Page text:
-Photograph or videotape your house, as well as your personal belongings, to help document any losses. Put the negatives or tapes in a waterproof container, a safe deposit box, or send to an out of town friend or family member for safe keeping.

    -Keep a master list of all your important documents including tax returns, insurance policies, birth and marriage certificates, and your will.

    -Real estate dates and documents are also important and should be placed in a fireproof lock box in your house.


To make sure your boat is prepared:

    -Plan where your boat will be in the event of a storm.

    -If you plan to move it, make sure your vessel is in good running order, is fueled, and batteries are charged.

    -Coordinate mooring plans with the boat owners around you.

    -Find out from the Dock Master what the marinas hurricane plans are, so you can plan accordingly.


To make sure your pet is prepared:

    -Pets are not allowed in evacuation centers and shelters. Only animals such as seeing eye dogs are permitted.

    -If you live in an evacuation zone and plan to go where your pet will not be welcome, make arrangements for a safe place for your pet prior to a hurricane.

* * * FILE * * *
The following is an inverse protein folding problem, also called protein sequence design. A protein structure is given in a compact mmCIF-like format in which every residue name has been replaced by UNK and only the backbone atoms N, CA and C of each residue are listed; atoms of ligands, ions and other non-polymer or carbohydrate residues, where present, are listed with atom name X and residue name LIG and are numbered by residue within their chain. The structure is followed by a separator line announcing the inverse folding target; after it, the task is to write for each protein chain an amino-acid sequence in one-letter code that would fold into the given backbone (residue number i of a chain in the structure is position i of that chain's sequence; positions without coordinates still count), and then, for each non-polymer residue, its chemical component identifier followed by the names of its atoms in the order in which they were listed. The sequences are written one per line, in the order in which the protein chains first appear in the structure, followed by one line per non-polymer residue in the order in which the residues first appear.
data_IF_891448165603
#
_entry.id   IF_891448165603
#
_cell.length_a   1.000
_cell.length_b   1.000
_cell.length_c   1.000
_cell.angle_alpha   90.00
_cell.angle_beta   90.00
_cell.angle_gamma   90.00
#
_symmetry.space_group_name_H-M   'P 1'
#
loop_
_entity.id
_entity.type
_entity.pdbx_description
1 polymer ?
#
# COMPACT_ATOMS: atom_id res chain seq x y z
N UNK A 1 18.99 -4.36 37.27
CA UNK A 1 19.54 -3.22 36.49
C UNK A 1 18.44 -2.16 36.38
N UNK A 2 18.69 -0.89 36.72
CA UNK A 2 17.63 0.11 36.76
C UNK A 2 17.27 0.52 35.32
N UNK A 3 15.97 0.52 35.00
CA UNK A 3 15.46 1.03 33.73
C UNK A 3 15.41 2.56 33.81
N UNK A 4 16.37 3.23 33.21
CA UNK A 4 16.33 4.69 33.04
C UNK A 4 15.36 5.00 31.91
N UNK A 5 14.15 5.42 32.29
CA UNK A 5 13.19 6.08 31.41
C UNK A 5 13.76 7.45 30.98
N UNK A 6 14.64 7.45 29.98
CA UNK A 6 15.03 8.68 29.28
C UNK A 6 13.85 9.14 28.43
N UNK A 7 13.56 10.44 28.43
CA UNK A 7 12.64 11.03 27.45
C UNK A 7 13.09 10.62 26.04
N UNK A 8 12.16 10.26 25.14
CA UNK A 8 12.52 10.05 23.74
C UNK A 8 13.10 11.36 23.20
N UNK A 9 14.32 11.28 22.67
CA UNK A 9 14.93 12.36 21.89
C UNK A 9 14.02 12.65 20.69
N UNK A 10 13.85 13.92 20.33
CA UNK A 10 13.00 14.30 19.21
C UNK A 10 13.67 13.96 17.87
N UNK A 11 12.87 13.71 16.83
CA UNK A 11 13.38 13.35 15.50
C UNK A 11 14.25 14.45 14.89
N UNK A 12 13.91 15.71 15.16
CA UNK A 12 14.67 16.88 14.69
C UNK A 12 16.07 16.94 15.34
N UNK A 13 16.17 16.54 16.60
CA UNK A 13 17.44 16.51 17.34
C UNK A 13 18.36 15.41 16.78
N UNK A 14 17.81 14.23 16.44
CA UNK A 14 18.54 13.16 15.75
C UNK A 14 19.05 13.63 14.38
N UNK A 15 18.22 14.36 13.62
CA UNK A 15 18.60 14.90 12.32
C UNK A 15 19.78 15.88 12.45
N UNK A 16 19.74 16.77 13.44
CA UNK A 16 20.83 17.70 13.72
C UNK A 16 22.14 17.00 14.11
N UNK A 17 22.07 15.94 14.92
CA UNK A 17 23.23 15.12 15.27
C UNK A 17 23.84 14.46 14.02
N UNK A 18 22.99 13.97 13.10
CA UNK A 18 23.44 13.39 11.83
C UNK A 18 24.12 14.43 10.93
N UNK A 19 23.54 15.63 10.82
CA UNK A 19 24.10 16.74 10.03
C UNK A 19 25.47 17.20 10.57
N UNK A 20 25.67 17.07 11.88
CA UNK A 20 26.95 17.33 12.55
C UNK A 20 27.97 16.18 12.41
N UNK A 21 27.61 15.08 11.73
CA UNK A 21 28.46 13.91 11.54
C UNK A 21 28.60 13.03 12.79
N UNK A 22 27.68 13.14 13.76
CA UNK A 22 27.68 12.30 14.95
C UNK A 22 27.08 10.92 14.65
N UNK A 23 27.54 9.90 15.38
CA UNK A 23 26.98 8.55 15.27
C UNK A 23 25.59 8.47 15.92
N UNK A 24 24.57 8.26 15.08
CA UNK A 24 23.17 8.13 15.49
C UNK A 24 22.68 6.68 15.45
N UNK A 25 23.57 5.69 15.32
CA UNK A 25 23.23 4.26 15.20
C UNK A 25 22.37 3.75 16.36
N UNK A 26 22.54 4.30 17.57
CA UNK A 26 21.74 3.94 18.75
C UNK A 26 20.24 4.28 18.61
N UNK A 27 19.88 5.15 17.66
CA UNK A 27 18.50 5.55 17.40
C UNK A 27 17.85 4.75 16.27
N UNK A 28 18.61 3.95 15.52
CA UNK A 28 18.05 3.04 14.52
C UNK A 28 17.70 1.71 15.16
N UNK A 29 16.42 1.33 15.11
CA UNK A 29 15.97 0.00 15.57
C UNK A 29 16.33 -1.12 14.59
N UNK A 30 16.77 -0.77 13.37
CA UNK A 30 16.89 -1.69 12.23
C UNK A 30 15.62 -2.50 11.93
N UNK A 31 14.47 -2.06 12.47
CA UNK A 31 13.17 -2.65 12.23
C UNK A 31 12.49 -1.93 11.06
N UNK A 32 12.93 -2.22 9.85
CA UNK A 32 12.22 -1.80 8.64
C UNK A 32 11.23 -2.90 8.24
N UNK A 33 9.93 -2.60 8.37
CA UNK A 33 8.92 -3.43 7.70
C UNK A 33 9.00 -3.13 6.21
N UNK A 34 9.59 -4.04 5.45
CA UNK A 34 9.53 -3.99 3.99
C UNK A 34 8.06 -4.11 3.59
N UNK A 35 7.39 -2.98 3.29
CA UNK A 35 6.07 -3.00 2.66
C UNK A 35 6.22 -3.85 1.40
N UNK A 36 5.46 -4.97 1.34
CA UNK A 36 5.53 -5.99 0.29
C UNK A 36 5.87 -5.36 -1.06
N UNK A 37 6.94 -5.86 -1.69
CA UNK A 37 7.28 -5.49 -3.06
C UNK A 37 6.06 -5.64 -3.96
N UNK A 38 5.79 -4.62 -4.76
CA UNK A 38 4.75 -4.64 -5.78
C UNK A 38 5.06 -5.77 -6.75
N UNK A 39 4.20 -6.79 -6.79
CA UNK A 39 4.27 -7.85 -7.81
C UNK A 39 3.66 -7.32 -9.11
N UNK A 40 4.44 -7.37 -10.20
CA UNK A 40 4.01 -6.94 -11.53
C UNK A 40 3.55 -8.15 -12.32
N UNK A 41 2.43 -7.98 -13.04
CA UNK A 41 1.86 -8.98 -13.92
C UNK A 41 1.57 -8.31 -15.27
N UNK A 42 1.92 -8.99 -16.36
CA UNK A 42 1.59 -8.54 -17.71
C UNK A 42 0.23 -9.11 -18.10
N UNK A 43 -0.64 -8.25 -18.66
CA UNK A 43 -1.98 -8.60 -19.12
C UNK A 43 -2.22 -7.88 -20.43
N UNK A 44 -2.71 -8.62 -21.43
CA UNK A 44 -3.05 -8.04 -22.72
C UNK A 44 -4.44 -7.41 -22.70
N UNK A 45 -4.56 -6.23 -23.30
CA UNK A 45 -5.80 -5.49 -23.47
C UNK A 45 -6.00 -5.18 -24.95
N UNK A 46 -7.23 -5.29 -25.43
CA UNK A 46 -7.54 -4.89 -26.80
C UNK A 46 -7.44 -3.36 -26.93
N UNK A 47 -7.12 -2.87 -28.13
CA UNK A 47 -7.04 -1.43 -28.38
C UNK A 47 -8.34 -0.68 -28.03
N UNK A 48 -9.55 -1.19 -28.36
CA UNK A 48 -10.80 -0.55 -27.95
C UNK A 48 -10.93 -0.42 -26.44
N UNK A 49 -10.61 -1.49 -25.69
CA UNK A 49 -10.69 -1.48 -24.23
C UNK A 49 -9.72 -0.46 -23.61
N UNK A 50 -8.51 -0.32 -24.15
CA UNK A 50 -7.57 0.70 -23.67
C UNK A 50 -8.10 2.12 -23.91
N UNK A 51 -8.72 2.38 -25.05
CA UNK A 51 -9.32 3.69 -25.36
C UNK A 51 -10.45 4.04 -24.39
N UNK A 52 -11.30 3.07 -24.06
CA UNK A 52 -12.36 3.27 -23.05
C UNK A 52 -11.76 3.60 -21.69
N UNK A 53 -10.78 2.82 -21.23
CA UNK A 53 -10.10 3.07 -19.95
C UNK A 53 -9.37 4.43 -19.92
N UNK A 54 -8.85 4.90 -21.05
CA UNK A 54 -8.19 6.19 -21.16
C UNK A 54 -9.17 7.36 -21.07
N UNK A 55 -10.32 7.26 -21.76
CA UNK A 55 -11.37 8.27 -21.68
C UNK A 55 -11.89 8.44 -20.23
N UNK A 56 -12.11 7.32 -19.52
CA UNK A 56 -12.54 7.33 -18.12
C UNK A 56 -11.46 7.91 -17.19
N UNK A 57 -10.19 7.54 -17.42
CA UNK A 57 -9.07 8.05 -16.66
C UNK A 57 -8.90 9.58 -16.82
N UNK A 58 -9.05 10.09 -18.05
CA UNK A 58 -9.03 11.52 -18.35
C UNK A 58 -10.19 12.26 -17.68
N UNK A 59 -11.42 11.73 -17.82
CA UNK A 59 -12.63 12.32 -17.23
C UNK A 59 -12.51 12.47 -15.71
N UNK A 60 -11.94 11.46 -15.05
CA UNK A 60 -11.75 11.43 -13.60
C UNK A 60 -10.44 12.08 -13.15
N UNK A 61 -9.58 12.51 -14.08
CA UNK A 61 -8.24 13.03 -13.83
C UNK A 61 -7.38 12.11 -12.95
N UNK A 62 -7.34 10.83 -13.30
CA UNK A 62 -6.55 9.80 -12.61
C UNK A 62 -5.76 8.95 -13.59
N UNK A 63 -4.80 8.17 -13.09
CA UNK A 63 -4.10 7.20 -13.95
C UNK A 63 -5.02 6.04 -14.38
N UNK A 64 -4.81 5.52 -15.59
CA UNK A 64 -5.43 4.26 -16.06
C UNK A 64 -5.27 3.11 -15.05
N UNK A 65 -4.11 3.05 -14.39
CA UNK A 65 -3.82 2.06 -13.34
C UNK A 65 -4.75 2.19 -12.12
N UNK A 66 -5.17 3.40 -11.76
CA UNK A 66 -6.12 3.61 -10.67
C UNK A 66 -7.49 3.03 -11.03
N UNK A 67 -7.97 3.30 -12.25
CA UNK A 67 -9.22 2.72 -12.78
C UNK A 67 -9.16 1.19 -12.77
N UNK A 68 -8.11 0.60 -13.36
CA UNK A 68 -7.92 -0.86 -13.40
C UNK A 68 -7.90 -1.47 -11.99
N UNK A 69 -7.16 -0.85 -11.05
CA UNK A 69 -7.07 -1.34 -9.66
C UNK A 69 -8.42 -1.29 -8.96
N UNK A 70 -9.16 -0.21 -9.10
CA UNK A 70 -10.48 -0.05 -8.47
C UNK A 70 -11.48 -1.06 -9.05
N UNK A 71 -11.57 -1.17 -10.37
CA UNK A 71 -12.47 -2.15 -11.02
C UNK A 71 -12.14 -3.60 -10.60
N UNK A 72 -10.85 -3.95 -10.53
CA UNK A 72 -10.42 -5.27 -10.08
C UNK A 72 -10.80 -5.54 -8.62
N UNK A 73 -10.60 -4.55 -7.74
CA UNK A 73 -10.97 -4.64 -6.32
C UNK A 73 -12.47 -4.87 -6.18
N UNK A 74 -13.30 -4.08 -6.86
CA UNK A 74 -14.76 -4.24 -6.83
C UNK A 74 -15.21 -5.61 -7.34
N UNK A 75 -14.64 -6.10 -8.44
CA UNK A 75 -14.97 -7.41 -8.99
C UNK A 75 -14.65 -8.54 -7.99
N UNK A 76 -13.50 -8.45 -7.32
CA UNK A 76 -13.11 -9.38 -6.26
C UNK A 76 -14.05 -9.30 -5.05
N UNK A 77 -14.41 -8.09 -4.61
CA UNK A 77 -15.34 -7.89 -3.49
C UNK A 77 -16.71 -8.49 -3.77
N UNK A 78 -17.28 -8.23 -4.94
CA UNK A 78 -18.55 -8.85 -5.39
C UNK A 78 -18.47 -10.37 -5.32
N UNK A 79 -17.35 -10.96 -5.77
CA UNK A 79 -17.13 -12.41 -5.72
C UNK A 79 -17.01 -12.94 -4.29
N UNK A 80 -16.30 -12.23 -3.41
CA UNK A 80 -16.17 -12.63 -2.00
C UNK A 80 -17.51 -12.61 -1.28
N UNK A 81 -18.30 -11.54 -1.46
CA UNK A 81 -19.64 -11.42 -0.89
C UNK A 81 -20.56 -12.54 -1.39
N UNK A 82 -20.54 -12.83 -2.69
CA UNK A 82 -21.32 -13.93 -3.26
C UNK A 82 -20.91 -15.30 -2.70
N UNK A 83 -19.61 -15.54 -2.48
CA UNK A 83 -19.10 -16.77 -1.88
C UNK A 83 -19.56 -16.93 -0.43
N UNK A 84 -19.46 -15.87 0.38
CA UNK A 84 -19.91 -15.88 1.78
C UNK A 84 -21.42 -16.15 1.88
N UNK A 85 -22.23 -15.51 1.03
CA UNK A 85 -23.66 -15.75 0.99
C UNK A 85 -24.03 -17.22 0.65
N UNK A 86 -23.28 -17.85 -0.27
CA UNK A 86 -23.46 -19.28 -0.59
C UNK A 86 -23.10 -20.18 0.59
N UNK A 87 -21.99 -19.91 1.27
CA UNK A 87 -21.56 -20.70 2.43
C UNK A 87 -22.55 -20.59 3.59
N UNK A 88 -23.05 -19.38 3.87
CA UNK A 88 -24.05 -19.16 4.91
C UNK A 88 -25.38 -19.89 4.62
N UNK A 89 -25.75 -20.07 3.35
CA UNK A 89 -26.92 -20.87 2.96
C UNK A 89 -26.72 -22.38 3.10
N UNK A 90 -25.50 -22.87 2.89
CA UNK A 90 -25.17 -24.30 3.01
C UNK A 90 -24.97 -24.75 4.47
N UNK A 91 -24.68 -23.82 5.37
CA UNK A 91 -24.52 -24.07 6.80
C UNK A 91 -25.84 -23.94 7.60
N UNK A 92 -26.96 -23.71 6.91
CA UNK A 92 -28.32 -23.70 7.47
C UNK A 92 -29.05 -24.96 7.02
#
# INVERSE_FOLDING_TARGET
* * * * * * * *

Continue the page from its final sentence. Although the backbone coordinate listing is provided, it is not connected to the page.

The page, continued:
-Call your veterinarian to find out where you can board your pet if a hurricane threatens.

    -Contact hotels and motels in non-evacuation areas to see if they will allow you and your pet to stay with them during a storm.

    -Make sure you have supplies for your pets for two weeks.


To make sure you are ready to leave your home:

    -Do not count on going to the airport and flying out. If the hurricane moves quickly or develops suddenly, there will be no planes available.

    -Decide where you will park your car(s). A garage is best; right next to the house is second best. Plan to move your boat early. People die in every hurricane trying to save their boat. Do not let that happen to you.

    -Decide now where you and your family will go when the next hurricane threatens. Decide on a specific place. The protected house of a friend outside of the evacuation zone is best; a shelter is a last resort.